Then, begin to layer tactics systematically so as to keep your funnel full. Outline what might work for you segment by segment. I lump every option into one of three segments: advertising, networking or external segments and internal outreach.
Includes but is not limited to direct mail, magazines, team sponsorships, trade shows, yellow pages, radio or tv advertising, and more. Dozens of media channels vie for your dollar.
Networking/Alliances/Events – external segments
Your community involvement falls into this category. There’s no shortage of options for you to spend your time and time becomes the primary currency in this category. It’s wise to consider dollars as well, because luncheon expenses and membership dues add up. Before each event, make a conscious decision about the return you expect. “I plan to make three quality contacts at this meeting,” for example.
What promotional outreach do you conduct to follow up on your advertising or external outreach? The answer can range from a free consult to thank yous to a special business card. Or, you might choose to apply for awards that then enhance your credibility in other areas. Your work in internal outreach will ensure synergy throughout your efforts.
As you brainstorm your year, write commitments on a calendar. One client uses a giant erasable calendar for the year in order to visually remind her of the commitment involved.
Building a promotional plan can generate rewards such as increased focus, employee buy-in and better organization all of which contribute to the synergy and success of your business.
How will you structure your plan?
Need a different approach to your marketing? Today’s topic is day thirty-seven of a 45-day step-by-step marketing master plan. Choose to take your business to a new level topic by topic, day by day, with specific actions, based on clear worksheets. Act now to maximize your time and return on time invested. As a result, you’ll be in an entirely new position this time next year.
Ever watched a child play? Toys are strewn about, discarded when a flash of brilliant color or a special shape or a new sound captures attention. It’s shiny object syndrome. And it’s not just for kids anymore.
Consider the current shiny-marketing-object of social media. BIG attention. Little planning.
In my experience with local clients, the all-consuming Facebook page dominates thoughts. Instead of strategic questions, the owner asks:
“How many fans did we get today?”
“Are we at our goal of 500 fans yet?”
“Did you post on Facebook this afternoon?”
It’s not much different with Twitter. Again, I hear non-strategic comments:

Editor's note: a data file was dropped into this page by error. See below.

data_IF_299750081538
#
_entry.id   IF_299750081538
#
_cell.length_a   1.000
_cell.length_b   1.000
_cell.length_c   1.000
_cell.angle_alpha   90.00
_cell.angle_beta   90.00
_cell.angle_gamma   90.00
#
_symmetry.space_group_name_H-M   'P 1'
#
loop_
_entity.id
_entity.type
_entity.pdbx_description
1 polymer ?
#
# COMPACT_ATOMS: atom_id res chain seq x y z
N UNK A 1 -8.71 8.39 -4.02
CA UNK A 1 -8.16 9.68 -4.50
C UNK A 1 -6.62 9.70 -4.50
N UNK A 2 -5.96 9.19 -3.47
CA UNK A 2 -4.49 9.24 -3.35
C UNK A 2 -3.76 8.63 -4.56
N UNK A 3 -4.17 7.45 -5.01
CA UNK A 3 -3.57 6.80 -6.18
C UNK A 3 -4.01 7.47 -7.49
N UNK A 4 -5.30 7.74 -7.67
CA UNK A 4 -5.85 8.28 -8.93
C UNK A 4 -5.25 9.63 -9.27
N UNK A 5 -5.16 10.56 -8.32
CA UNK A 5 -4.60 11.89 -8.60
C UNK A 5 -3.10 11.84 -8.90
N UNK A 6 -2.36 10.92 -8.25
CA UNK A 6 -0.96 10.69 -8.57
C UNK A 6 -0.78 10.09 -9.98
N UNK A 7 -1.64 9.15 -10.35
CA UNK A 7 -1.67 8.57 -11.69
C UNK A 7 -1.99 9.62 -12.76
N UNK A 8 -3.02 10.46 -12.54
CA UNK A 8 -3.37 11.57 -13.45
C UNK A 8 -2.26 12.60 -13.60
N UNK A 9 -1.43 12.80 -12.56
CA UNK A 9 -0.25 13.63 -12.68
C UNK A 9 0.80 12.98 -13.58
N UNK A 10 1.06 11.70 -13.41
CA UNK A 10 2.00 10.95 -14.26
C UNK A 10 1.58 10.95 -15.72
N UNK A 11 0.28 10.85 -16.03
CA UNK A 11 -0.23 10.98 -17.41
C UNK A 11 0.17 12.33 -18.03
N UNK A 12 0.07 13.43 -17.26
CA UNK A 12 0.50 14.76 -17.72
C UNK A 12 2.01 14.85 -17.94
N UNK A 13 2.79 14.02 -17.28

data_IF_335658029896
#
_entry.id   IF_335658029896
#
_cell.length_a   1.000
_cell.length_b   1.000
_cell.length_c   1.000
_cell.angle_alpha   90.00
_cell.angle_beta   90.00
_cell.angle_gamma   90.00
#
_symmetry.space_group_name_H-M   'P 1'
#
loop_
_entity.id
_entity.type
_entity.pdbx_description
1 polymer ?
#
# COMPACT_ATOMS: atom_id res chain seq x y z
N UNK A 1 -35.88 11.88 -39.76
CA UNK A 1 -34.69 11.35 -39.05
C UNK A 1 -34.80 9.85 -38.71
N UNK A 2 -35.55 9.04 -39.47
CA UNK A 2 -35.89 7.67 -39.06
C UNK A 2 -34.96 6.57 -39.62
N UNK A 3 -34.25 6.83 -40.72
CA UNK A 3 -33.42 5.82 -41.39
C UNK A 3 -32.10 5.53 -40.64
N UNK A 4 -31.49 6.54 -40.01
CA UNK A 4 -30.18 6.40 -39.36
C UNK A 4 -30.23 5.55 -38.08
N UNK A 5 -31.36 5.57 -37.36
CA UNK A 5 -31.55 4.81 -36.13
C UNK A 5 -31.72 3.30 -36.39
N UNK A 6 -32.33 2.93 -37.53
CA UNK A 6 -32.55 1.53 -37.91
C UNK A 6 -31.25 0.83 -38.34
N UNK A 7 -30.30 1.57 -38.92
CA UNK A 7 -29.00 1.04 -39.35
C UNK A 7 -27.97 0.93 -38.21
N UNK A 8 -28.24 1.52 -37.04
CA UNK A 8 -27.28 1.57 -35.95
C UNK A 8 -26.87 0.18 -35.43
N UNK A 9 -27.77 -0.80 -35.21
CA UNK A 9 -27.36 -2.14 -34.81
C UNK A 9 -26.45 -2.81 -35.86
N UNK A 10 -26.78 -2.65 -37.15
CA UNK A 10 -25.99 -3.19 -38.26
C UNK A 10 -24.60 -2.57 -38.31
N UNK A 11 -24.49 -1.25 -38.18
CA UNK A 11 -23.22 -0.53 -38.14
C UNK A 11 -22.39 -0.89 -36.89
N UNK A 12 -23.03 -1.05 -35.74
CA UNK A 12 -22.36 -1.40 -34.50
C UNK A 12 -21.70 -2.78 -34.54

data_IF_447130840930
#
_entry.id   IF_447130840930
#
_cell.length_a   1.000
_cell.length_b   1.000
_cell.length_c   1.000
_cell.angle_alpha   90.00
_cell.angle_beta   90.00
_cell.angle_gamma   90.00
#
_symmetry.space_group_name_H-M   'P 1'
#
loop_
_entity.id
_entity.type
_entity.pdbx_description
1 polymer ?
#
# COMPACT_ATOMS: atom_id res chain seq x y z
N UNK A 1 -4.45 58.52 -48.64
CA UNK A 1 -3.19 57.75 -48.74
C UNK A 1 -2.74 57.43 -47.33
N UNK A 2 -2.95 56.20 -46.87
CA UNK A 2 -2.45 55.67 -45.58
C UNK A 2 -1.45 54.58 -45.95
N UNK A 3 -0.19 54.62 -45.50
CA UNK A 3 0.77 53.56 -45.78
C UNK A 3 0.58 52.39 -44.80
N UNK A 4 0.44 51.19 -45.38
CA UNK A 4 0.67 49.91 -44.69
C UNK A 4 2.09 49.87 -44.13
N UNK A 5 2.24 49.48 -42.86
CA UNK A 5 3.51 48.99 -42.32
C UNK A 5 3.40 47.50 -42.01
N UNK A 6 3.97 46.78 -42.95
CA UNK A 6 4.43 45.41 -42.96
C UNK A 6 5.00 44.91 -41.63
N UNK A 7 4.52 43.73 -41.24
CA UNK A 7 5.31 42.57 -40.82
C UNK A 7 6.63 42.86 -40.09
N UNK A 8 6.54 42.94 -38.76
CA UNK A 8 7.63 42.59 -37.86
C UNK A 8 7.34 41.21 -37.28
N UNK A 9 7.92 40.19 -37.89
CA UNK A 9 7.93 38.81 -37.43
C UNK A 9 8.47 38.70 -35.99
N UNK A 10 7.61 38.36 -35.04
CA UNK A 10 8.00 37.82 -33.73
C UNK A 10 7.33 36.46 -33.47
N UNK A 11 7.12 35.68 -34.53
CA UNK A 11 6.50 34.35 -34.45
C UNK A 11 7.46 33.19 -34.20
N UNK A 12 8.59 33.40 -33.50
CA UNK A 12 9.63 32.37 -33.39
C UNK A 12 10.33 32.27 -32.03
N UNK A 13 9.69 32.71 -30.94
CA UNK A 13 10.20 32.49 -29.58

“Build a following. We’ve only got nine people.”
“Did anyone retweet your comments about Black Friday?”
If there’s an owner question at all, it’s this one:
“You don’t think our audience is on Twitter, do you?”
Informal tests conducted by my mastermind group confirm audiences spend more time planning a vacation than planning their marketing.
We avoid planning because we don’t know how to plan. No one teaches the art of planning. No one encourages you to hold the enthusiasm, get the plan down. Instead, the word “plan” causes a freeze in thinking and analysis paralysis sets in.
I think of plan avoidance as shiny-object syndrome. Playing with a shiny object is far more gratifying than planning, at least on a short-term basis. It’s easy. It’s entertaining. It’s fun.
A shiny-object, like a new app, makes the present all-consuming, and lets one avoid thinking about the end result, the consequences of current actions.
While a plan doesn’t provide all the answers, it certainly outlines a path and lets you measure and track success or the lack of it. Your plan could begin as a series of milestones, fairly detailed for the next month or two, less detailed for the following quarter, and merely outlined after that.
Give yourself permission to avoid shiny-object syndrome. Build a simple, one-page marketing plan.
This seven sentence Guerrila Marketing plan from Jay Levinson, the father of Guerrilla marketing offers some good choices:
- What is your marketing asking people to do?
- Which benefits are you going to stress?
- What is your audience?
- Which marketing weapons will you use?
- What is your niche or positioning in the marketplace?
- What is your identity?
- What is your marketing budget?
Take just a moment to reflect on your last 12 months of marketing. Suffering from shiny object syndrome?
Need a different approach to your marketing? Today’s topic is day thirty-six of a 45-day step-by-step marketing master plan. Choose to take your business to a new level topic by topic, day by day, with specific actions, based on clear worksheets. Act now to maximize your time and return on time invested. As a result, you’ll be in an entirely new position this time next year.
- No connection. A great visual and name combined with a strong specialty item for emphasis, fell flat when the speaker made no reference to either item in his presentation. Could this happen to you? Are you guilty of assuming the audience “gets” your message? Drawing the conclusion, or reminding the client of the benefit your product provides, cements the sale.